It has to do with memory. We are reminded of these images, of Soad Hosni trying to remember, as a dead actress, her past. It’s fragmented, of course—I don’t have any comprehensive testimony or account; it’s personal, so there is nothing definitive.
Some people told me, “Yes, I remember this scene very well,” and they would describe the scene of my film, which is a constructed scene. Their memory of the film is revived, but wrongly. They now remember the scene of my film, not the original.
ES: Then your film is not only concerned with viewing but also with remembering, and the kind of re-viewing one does without the presence of the film.
RS: It is playful. I enjoyed deconstructing a cinema scene and reconstructing it in my style of editing, which is similar to that of the French New Wave. I often cut like a Godard film, cutting on the action. I cut the traditional narrative of the Hollywood-styled Egyptian film in a New Wave style.
ES: You studied and read about the cinema for years before making your own films, but your original ambition was to be an editor. With Three Disappearances you realize this in a very complete way. Film-making here is editing, there is no difference.
RS: It was very difficult to ask somebody to edit, I realized. The first and second act are quite “written,” every word was written on paper, it was structured; while the third act shifts onto another plane—it’s never happened to me before and that’s why I am intrigued by it. I knew it had moved to another plane by diving into the filmic materiality of the dream. I couldn’t have written it because it was just each image that called up another image, and then another, in the editing process. I was really engulfed in the material. It kept pushing in a very mysterious way. I flew into this weird zone and continued in fact until Hosni saw her dead image; I didn’t know it would end like this, seeing herself dead and crying over herself. It happened then and there in the editing.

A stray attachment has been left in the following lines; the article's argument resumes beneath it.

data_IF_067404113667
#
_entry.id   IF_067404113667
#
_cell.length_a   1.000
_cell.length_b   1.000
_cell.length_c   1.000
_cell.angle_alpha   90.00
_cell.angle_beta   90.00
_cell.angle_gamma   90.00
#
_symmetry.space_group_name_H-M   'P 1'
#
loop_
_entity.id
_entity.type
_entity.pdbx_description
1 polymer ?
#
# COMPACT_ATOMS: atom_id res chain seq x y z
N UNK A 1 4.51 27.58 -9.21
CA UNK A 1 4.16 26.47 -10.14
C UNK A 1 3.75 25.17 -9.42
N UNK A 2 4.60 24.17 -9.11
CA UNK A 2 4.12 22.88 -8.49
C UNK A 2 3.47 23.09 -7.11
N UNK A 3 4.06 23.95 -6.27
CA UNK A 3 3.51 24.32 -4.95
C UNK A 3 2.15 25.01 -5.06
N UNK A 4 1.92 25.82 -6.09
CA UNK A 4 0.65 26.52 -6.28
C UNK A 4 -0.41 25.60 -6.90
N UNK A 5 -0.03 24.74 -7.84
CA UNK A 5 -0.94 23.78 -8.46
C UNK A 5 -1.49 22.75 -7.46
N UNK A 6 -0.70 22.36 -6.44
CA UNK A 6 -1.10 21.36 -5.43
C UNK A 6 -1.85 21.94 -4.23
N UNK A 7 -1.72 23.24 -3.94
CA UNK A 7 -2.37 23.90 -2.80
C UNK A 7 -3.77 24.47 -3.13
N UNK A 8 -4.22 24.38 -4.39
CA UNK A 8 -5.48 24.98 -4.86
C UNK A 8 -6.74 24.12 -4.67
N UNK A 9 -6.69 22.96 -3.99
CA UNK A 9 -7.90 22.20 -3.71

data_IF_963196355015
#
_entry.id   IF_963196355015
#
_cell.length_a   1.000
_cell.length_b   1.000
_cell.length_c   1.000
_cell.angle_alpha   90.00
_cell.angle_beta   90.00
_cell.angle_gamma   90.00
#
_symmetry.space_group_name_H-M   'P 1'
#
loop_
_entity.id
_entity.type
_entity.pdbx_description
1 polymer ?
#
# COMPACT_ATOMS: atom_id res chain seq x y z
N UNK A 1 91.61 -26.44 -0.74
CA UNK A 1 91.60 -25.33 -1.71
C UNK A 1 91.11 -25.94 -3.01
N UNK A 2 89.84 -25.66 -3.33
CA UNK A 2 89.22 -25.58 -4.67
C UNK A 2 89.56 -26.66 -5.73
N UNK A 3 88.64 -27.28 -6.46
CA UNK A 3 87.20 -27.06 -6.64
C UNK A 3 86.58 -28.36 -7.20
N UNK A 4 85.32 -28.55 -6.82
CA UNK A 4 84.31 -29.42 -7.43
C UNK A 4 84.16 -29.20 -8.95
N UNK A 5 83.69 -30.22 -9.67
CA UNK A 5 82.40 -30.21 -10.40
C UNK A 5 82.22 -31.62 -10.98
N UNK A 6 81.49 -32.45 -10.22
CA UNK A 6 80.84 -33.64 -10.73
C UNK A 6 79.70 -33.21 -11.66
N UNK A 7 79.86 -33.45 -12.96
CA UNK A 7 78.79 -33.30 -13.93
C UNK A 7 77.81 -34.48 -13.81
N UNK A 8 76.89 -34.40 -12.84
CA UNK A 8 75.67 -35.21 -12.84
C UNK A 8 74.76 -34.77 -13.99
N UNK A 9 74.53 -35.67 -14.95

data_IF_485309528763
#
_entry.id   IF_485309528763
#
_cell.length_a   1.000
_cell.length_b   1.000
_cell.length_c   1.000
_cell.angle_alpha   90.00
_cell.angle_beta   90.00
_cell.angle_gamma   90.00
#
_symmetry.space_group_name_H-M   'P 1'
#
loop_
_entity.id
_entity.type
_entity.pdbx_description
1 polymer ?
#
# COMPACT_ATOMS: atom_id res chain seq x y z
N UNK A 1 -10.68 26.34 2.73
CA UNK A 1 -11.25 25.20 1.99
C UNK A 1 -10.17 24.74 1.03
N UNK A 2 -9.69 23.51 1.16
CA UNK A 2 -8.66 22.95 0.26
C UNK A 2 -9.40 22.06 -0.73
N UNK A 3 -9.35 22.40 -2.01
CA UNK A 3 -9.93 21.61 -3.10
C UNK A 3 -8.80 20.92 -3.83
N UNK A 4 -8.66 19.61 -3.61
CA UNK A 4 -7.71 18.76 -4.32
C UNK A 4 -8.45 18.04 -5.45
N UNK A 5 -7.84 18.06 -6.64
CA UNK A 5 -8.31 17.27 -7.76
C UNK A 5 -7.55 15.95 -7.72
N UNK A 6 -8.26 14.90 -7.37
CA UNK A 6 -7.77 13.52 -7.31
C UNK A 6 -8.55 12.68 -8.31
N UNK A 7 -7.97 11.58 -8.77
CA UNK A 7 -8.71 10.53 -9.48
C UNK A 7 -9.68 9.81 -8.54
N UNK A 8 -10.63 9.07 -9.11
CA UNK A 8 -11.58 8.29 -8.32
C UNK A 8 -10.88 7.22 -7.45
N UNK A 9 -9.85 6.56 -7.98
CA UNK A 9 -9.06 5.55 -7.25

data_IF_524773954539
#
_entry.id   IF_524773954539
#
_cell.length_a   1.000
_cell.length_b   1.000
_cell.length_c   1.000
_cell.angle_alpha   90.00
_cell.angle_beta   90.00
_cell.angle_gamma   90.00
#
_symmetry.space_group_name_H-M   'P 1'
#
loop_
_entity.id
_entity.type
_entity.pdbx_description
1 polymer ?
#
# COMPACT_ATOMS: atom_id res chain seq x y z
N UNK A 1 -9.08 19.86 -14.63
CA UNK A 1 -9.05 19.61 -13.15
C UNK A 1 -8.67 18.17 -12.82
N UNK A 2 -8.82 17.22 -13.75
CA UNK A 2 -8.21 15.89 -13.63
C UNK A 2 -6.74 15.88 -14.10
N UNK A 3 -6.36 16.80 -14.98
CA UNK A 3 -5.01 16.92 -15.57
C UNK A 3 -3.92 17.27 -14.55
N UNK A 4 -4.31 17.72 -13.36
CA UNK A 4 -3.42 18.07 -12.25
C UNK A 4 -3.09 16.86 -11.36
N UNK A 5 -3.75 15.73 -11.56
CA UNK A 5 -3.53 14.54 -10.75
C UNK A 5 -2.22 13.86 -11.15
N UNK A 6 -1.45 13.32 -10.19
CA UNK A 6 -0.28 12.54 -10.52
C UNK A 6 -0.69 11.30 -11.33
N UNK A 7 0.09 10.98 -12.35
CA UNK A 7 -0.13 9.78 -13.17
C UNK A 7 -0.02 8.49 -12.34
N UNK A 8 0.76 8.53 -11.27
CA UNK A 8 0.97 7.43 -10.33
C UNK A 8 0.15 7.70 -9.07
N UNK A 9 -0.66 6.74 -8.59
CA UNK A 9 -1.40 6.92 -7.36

ES: Here you are close to surrealism.
RS: I edited the scene for five months. I was in a bubble. Nothing else existed. I went into the material; I had to be like a monk, it doesn’t work otherwise. It was very difficult to make people understand. There is no life outside. Just eating, sleeping, editing and being in this thing.
ES: What do you do after making a video like this?
RS: I do a fiction film; after this experience I think I’m ready. But I don’t know what kind. I want my freedom in this. I don’t want to be tied. Even if I do it in Video8 or with a mobile phone, I don’t care. It’s the same kind of principle—to be as free in my head as possible.
ES: You started making this work in Australia, years ago, as a student and much later, in the last stage of production, you were editing in Beirut in early 2011, when a series of happenings erupted that we now call the Arab Spring. Is there a link for you between making this video and this revolutionary moment? The video was then released at the Sharjah Biennial, where it won its first award. How did you experience this synchrony of events?